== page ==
GandCrab Ransomware – In-Depth Description
The captured GandCrab ransomware samples have been found to follow a very complex attack behavior. Upon infection it starts the sequence by attempting to bypass security software. This is done by actively scanning the infected computer for sandboxes, virtual machines and debuggers. In most cases ransomware strains bypass or delete them. If they are unable to do so they can delete the virus itself to avoid detection.
During the initial setup the malware engine scans for the presence of the following security applications and vendors:
- ESET NOD 32
- Trend Micro
The next step would be to launch information gathering option. It aims to extract as much data as possible that is being categorized into two main types. The first type is related to the anonymous metrics which are collected by the criminals to judge how effective the attack campaign is. Example data includes the operating system version, installed software and other related information. What’s more worrying is the fact that many of these virus strains also harvest personally-identifiable data which can directly expose the victims identity. The engine executes a deep system scan that can retrieve values and strings that include information such as their name, address, telephone number, preferences, interests and etc.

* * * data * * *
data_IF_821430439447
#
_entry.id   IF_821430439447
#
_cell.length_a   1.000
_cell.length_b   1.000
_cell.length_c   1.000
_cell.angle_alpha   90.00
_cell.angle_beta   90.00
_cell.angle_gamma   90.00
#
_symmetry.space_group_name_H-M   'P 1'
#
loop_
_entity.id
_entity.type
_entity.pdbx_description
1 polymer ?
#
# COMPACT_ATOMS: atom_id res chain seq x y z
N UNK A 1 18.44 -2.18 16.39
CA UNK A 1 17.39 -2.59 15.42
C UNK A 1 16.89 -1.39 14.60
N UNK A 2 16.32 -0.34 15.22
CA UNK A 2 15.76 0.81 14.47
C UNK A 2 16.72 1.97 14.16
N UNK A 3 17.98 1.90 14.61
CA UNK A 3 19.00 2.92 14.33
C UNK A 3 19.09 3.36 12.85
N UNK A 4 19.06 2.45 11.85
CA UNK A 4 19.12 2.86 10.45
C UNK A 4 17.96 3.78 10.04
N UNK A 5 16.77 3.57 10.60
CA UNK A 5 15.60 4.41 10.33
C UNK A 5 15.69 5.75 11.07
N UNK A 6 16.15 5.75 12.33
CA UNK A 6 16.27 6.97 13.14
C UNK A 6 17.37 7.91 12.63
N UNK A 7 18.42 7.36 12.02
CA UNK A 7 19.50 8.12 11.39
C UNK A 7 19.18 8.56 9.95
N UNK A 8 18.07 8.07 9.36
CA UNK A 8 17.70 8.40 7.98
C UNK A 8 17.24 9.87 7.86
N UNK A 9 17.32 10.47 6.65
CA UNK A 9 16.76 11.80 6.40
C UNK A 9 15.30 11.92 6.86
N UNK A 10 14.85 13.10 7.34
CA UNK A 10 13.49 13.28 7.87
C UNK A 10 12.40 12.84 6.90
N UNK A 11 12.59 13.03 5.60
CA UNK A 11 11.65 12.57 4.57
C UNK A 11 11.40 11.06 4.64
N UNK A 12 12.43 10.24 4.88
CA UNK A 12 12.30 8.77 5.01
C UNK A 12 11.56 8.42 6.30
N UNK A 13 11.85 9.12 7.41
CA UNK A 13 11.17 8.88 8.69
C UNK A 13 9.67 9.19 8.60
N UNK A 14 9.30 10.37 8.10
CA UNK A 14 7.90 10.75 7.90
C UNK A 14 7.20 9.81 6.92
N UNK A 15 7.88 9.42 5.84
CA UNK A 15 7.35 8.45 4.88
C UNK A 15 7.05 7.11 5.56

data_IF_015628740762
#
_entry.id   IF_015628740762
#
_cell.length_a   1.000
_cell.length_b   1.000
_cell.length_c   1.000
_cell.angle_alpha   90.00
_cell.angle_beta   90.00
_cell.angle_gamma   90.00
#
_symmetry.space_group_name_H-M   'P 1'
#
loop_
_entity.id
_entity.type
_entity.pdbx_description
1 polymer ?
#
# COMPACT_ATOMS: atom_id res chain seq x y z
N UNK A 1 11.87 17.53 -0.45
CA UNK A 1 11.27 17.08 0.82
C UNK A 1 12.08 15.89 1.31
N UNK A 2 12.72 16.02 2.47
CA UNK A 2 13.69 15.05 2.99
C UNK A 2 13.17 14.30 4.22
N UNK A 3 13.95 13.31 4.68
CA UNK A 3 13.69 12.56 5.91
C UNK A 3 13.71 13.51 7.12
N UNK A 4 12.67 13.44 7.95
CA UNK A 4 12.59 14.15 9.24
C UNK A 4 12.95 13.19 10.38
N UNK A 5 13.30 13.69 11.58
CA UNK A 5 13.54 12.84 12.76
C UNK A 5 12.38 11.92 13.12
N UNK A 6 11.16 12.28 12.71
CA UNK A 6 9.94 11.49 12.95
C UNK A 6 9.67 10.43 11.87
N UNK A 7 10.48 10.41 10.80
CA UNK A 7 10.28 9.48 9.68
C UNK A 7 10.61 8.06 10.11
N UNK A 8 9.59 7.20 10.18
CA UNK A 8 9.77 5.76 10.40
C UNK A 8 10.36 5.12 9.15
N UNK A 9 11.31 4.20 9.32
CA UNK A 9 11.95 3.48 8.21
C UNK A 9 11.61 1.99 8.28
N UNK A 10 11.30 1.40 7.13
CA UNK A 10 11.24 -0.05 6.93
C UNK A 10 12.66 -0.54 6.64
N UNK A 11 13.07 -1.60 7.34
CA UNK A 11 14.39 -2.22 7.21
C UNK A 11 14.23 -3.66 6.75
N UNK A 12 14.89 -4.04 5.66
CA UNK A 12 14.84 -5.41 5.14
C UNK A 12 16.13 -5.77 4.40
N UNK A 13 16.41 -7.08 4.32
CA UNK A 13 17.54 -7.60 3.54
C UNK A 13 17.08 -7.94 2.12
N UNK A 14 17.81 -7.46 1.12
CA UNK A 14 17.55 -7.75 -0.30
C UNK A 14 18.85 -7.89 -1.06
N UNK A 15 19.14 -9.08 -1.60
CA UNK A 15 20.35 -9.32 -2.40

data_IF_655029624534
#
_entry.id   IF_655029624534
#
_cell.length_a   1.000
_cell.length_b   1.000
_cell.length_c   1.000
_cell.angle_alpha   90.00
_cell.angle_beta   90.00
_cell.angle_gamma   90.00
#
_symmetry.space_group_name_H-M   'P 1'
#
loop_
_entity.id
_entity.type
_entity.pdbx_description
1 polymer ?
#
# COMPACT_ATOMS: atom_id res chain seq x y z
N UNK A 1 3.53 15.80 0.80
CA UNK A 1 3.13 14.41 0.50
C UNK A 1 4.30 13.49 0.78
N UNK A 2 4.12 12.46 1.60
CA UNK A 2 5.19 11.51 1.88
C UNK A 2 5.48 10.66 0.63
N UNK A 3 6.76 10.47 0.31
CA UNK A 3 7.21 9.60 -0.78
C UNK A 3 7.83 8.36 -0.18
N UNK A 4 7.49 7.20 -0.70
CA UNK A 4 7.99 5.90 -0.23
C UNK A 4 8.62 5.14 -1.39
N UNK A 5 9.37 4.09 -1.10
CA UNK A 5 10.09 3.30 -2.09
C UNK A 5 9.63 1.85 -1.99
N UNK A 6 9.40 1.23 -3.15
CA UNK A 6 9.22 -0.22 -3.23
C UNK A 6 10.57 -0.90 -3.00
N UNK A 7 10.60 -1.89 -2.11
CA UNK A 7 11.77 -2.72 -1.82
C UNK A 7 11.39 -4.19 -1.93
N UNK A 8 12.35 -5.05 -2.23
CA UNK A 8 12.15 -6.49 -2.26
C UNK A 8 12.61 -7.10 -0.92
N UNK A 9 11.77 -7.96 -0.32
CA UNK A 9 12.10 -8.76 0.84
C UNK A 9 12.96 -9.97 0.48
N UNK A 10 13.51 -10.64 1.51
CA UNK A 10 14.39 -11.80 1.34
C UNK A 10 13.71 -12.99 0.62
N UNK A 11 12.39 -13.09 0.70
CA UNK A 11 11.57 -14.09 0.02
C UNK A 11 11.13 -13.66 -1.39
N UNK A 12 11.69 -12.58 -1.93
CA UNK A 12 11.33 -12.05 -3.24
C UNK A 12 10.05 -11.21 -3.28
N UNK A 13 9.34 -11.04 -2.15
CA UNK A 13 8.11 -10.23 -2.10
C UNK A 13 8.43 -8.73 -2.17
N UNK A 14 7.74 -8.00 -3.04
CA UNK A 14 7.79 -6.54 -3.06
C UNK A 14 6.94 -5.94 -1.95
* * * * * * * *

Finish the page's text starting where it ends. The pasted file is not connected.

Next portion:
Once these two steps have complete the ransomware engine proceeds by concealing itself from the system. This means that if the system administrators execute a manual scan they may not be able to find out that there is an ongoing infection. At this point other security software have already been disabled and the GandCrab ransomware can freely execute any of its built-in modules. The security analysis reveals that it is based on a modular framework that allows it to be updated further with new components with every new release.
It can connect to a hacker-controlled server using a secure connection. It allows the hacker controllers to execute arbitrary commands and infect the system with additional threats. In many cases advanced ransomware like this one can also deliver a Trojan instance that allows the hacker operators to constantly spy on the victims as well as take over control of their machines at any given time.